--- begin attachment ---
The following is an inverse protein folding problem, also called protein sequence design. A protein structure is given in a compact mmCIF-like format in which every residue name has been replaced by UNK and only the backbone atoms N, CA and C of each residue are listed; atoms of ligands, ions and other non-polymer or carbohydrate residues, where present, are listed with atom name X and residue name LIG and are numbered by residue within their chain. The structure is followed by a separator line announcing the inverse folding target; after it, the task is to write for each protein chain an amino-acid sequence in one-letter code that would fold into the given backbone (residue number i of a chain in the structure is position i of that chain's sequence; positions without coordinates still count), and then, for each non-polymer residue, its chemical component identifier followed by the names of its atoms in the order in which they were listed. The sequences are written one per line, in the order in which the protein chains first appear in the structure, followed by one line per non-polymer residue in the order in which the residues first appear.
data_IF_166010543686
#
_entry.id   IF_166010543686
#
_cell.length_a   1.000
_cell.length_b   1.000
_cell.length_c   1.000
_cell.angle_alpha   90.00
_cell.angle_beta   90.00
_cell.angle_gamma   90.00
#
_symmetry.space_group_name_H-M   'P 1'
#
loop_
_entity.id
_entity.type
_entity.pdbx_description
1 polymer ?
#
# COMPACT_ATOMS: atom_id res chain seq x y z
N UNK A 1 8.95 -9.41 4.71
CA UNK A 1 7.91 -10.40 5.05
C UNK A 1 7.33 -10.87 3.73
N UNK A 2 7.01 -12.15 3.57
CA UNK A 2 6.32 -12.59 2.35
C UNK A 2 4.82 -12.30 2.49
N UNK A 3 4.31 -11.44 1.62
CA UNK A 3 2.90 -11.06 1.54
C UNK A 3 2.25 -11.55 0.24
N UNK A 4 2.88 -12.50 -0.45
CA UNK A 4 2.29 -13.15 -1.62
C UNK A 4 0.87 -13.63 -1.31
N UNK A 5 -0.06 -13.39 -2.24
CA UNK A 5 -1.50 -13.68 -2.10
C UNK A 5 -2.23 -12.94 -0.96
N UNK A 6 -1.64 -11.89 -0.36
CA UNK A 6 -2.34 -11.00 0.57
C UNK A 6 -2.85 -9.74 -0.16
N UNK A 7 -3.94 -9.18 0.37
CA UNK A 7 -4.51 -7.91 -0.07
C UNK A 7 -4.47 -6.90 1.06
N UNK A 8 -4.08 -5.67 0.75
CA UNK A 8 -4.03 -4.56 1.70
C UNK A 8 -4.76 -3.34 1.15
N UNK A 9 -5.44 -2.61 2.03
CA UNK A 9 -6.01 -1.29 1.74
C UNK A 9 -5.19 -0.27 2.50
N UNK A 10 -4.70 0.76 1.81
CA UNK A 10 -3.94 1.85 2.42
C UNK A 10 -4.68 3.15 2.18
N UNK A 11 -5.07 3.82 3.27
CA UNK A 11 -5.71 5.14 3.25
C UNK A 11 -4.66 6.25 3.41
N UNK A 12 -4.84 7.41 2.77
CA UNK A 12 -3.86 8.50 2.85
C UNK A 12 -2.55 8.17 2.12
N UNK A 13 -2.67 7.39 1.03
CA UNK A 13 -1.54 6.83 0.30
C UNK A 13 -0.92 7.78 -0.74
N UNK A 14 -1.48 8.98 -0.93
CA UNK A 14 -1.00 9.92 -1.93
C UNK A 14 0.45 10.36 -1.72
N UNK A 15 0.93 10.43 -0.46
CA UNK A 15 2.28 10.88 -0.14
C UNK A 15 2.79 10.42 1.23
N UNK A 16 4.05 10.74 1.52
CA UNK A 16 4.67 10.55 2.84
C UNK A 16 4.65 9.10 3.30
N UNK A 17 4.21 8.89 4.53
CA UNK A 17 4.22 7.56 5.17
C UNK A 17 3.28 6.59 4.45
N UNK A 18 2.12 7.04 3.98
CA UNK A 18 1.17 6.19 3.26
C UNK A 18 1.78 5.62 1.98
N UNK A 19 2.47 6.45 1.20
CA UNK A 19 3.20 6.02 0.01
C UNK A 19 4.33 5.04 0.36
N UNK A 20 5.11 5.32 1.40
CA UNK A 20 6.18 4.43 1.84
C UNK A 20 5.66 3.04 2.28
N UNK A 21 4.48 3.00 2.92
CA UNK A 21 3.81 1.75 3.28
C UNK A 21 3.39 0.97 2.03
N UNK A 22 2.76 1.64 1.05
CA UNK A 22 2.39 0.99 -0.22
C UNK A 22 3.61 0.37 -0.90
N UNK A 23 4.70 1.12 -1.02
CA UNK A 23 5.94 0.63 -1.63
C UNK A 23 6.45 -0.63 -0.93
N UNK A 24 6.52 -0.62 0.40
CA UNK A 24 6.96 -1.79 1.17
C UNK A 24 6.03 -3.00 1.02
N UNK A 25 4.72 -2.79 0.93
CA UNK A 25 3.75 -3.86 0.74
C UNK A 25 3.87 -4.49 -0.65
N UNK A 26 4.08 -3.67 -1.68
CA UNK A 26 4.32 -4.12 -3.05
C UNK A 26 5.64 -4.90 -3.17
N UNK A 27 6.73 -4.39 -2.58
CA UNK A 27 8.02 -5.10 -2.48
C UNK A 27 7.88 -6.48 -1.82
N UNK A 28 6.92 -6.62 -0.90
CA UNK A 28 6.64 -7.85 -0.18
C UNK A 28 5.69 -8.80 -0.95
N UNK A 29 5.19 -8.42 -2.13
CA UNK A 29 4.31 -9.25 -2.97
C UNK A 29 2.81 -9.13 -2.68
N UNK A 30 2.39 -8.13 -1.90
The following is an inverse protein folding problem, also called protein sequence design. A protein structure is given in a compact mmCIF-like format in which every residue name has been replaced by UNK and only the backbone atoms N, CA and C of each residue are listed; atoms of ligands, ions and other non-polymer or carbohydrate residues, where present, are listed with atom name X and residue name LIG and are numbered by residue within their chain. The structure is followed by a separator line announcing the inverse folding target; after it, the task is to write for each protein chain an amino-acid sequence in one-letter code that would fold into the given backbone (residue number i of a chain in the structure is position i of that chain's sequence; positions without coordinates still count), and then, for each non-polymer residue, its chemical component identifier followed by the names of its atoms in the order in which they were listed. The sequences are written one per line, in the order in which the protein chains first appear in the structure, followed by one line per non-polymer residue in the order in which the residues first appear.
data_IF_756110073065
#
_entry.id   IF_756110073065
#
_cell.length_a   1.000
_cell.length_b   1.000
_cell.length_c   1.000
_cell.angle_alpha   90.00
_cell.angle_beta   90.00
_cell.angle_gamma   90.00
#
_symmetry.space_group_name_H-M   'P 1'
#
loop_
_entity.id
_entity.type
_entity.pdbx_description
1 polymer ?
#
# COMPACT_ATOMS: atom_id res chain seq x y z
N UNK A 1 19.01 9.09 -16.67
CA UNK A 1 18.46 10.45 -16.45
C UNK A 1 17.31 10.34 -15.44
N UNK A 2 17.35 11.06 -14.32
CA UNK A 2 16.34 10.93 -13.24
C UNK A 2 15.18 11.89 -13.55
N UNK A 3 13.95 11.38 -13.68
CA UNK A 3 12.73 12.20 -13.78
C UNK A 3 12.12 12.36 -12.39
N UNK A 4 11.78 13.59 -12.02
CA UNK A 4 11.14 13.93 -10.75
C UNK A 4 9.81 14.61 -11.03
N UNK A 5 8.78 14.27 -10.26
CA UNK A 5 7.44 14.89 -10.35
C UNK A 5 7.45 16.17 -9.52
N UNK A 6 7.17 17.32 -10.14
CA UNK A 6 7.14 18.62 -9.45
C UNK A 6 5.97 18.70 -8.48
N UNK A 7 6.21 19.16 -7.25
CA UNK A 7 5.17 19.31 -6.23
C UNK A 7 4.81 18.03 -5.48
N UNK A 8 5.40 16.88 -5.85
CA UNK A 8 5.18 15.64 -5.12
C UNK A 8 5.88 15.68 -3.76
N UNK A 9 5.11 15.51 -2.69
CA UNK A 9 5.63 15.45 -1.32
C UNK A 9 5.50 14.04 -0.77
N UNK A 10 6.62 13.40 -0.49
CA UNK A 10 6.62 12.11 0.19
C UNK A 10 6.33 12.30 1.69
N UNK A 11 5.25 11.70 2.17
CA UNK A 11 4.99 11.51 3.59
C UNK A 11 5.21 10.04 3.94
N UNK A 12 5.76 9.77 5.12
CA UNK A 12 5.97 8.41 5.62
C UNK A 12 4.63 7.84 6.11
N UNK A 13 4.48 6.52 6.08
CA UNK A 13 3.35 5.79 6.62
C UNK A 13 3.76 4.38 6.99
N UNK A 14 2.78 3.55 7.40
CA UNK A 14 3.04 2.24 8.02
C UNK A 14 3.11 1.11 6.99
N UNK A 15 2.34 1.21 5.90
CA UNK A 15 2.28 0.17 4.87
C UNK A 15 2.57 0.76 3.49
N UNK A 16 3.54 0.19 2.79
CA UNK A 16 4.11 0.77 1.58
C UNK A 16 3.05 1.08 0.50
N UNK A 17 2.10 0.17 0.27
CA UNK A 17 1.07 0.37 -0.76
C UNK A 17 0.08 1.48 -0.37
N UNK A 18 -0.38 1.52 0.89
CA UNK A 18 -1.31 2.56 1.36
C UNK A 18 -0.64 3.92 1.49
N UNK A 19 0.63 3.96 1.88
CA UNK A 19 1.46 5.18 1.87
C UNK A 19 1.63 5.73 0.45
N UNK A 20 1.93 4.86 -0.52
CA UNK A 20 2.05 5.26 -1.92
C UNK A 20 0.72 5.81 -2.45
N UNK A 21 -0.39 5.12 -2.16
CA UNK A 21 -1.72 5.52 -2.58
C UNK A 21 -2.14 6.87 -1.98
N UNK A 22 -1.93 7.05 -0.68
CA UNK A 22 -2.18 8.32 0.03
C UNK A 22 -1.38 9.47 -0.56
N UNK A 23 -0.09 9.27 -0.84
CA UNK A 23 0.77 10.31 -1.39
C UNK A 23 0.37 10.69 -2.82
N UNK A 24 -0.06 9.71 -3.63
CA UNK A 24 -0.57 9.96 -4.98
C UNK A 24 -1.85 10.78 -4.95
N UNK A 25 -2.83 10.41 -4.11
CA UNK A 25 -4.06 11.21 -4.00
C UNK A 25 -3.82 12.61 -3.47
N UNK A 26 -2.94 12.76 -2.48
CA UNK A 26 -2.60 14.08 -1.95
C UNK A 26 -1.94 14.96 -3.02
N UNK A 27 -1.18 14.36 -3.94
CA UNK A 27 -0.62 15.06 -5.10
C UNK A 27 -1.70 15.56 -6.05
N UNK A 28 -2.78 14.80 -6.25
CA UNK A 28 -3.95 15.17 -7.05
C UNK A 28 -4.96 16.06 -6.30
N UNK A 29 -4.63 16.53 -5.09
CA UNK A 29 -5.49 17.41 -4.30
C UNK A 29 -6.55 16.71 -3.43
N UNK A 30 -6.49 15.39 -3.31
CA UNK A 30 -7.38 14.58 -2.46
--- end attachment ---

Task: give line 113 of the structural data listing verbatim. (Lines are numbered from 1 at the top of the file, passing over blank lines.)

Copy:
_entry.id   IF_756110073065